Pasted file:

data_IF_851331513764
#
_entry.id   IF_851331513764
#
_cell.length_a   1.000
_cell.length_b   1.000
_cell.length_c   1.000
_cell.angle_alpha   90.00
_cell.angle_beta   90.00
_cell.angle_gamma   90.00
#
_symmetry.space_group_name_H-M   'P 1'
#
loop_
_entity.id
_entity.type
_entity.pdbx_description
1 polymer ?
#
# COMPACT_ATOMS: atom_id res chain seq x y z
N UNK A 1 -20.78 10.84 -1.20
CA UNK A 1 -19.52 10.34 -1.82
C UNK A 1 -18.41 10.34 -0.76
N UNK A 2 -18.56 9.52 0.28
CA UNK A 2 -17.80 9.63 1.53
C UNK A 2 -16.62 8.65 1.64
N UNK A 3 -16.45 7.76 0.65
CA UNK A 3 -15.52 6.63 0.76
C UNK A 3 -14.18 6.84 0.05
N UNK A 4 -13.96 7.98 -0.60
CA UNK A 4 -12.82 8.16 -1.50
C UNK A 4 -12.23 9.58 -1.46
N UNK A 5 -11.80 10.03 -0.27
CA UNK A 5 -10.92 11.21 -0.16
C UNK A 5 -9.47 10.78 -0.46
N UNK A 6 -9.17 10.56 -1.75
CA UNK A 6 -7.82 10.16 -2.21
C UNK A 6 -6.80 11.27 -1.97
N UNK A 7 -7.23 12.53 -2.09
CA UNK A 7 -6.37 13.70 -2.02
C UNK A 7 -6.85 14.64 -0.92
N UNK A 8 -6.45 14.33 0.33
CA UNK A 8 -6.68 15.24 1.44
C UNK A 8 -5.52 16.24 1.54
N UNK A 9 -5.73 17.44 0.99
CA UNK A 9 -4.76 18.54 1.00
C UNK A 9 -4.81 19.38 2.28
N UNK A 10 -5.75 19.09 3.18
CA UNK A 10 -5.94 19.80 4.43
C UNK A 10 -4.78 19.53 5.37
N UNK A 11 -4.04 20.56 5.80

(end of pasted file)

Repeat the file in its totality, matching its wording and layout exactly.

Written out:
data_IF_851331513764
#
_entry.id   IF_851331513764
#
_cell.length_a   1.000
_cell.length_b   1.000
_cell.length_c   1.000
_cell.angle_alpha   90.00
_cell.angle_beta   90.00
_cell.angle_gamma   90.00
#
_symmetry.space_group_name_H-M   'P 1'
#
loop_
_entity.id
_entity.type
_entity.pdbx_description
1 polymer ?
#
# COMPACT_ATOMS: atom_id res chain seq x y z
N UNK A 1 -20.78 10.84 -1.20
CA UNK A 1 -19.52 10.34 -1.82
C UNK A 1 -18.41 10.34 -0.76
N UNK A 2 -18.56 9.52 0.28
CA UNK A 2 -17.80 9.63 1.53
C UNK A 2 -16.62 8.65 1.64
N UNK A 3 -16.45 7.76 0.65
CA UNK A 3 -15.52 6.63 0.76
C UNK A 3 -14.18 6.84 0.05
N UNK A 4 -13.96 7.98 -0.60
CA UNK A 4 -12.82 8.16 -1.50
C UNK A 4 -12.23 9.58 -1.46
N UNK A 5 -11.80 10.03 -0.27
CA UNK A 5 -10.92 11.21 -0.16
C UNK A 5 -9.47 10.78 -0.46
N UNK A 6 -9.17 10.56 -1.75
CA UNK A 6 -7.82 10.16 -2.21
C UNK A 6 -6.80 11.27 -1.97
N UNK A 7 -7.23 12.53 -2.09
CA UNK A 7 -6.37 13.70 -2.02
C UNK A 7 -6.85 14.64 -0.92
N UNK A 8 -6.45 14.33 0.33
CA UNK A 8 -6.68 15.24 1.44
C UNK A 8 -5.52 16.24 1.54
N UNK A 9 -5.73 17.44 0.99
CA UNK A 9 -4.76 18.54 1.00
C UNK A 9 -4.81 19.38 2.28
N UNK A 10 -5.75 19.09 3.18
CA UNK A 10 -5.94 19.80 4.43
C UNK A 10 -4.78 19.53 5.37
N UNK A 11 -4.04 20.56 5.80